Whether you want to think about it or not, writing a last will and testament is always a good idea as you get older. Although you may be in fine health, the unexpected is always just around the corner and it’s impossible to know what will happen tomorrow. Fortunately, drawing up a will isn’t particularly difficult.

 

You may wish to take legal advice if you find yourself in particularly complex circumstances, are passing on a large estate, or are dividing your property between many people. However most people can put together a simple last will and testament without trouble. In order to help you through the process, we’ve compiled this guide on what you’ll need to do.

How to write a last will and testament

How do I start a last will and testament?

The first step in creating a last will and testament is assessing the value of your estate. This includes any of the following:

  • Property
  • Savings
  • Pensions
  • Insurance
  • Investments
  • Personal possessions (such as jewellery, art or vehicles)
  • Any debts against your name.

This will give you a better idea of what you will pass on to loved ones in the event of your death.

 

You’ll also need to appoint an executor or executors of your last will and testament. These are the people that will ensure your wishes, as written in your will, are carried out. This can be a lot of work, so make sure they understand the responsibility they’re taking on or think about using a professional executor, such as a solicitor.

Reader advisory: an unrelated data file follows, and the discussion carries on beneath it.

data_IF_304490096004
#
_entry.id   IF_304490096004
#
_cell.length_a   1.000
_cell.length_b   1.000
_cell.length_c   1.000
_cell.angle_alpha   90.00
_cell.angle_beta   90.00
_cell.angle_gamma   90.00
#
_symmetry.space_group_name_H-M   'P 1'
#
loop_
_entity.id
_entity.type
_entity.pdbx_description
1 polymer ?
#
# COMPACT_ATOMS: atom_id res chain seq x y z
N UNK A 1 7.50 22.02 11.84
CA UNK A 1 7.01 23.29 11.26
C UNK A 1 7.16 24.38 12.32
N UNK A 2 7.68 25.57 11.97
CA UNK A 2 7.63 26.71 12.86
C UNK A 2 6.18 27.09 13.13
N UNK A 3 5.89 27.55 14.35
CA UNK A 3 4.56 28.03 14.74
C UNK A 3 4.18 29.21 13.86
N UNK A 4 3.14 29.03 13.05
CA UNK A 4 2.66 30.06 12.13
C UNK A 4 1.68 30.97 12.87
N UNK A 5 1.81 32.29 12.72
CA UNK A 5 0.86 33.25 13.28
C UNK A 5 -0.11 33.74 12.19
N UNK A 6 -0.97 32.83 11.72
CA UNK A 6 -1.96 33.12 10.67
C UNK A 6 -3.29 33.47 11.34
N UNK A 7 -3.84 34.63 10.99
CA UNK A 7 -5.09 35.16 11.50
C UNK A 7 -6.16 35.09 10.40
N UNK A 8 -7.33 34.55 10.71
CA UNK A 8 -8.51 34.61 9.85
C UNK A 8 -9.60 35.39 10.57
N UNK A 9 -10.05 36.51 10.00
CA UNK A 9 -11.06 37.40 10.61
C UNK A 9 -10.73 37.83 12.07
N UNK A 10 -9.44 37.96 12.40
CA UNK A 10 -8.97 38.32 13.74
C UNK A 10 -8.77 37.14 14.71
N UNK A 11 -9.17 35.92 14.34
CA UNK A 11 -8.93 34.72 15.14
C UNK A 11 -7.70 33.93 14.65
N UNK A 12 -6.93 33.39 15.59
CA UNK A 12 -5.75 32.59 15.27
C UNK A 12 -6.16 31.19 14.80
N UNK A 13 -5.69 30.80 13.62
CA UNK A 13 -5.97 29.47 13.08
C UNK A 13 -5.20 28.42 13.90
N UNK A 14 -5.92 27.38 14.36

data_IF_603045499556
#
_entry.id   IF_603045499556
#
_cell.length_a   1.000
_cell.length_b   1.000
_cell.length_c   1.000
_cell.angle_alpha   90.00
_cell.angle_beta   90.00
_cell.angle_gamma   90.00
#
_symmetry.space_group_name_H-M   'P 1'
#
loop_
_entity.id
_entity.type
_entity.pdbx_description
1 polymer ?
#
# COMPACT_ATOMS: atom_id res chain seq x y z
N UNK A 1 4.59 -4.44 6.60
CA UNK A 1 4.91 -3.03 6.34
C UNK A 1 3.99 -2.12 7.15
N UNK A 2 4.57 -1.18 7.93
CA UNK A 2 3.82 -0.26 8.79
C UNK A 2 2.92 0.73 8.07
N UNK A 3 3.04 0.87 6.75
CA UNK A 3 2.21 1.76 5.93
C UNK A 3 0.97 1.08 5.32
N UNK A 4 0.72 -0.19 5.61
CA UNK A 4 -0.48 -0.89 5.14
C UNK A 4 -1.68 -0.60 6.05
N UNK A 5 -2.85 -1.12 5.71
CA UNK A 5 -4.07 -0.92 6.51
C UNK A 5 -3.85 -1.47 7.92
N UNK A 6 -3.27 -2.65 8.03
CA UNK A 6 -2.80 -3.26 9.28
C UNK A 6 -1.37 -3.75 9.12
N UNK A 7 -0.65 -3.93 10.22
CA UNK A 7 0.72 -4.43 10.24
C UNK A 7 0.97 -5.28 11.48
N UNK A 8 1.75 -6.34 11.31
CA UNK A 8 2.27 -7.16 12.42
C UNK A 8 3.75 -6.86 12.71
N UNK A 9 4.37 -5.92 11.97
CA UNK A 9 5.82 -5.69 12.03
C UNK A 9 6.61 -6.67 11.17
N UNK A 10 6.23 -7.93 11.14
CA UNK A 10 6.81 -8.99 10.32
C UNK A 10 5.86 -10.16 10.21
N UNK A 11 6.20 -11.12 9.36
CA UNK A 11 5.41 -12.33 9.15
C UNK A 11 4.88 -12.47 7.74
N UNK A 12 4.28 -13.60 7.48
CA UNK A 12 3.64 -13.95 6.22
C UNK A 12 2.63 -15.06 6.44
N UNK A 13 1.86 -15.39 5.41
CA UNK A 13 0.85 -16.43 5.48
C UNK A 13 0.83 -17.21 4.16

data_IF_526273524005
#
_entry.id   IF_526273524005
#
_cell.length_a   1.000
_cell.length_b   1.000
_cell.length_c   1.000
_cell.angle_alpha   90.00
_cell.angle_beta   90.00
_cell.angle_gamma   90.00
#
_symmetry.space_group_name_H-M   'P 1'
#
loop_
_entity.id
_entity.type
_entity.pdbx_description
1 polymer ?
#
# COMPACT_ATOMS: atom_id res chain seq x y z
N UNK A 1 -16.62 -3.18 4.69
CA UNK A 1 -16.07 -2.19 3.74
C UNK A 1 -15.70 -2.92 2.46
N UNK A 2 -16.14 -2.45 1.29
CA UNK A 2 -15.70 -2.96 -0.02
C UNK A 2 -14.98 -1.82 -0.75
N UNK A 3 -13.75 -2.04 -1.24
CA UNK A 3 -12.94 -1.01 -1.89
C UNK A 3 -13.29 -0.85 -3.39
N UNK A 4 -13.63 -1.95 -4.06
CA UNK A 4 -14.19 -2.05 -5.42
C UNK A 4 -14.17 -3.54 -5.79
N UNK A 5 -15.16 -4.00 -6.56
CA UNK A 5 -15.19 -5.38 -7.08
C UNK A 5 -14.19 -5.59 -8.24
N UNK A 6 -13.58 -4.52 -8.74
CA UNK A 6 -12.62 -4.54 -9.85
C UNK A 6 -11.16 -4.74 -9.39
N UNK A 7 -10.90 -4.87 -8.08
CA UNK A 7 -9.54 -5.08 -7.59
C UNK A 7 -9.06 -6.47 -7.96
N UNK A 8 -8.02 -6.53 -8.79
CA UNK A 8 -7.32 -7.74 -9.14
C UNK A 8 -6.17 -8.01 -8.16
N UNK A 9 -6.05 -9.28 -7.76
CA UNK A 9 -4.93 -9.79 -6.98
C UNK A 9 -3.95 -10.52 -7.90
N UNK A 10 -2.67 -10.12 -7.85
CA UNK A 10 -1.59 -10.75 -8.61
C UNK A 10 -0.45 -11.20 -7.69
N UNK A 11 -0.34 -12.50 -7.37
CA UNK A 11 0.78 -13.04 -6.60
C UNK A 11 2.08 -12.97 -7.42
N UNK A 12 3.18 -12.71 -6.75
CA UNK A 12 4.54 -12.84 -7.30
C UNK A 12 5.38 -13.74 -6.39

What do I need to include?

Your last will and testament should be written clearly and concisely and should detail exactly how your estate should be divided and whether you wish to make any donation to charity. You might also choose to specify what your last wishes are concerning your funeral, though this can also be arranged by purchasing a prepaid funeral plan.

 

It’s important to be clear. If anything is left vaguely worded, it can cause unnecessary stress for family members and lead to problems when distributing the inheritance. For this reason it’s always worth giving your last will and testament to a notary or solicitor to look at.

What do I need for the will to be valid?

In order for a last will and testament to be valid, you must sign it in front of two witnesses, each of whom must then sign the will in your presence. These witnesses cannot benefit from the will and will receive nothing upon its execution, even if they are mentioned in the document.

 

It’s also essential that you recognise that you have the mental capacity to make such a will, that you understand its effects and that you have done so voluntarily and without pressure from anybody else. For this reason, many wills begin with an introductory passage that declares who the will is for and then states these facts.

What do I do with my will once I’ve written it?

You can leave it with your solicitor or notary if you have one, or with a friend or family member. You might want to leave it with the witnesses to its signing. That way when you’re gone there can be no confusion or misunderstanding about how your estate is to be divided up and your will executed.

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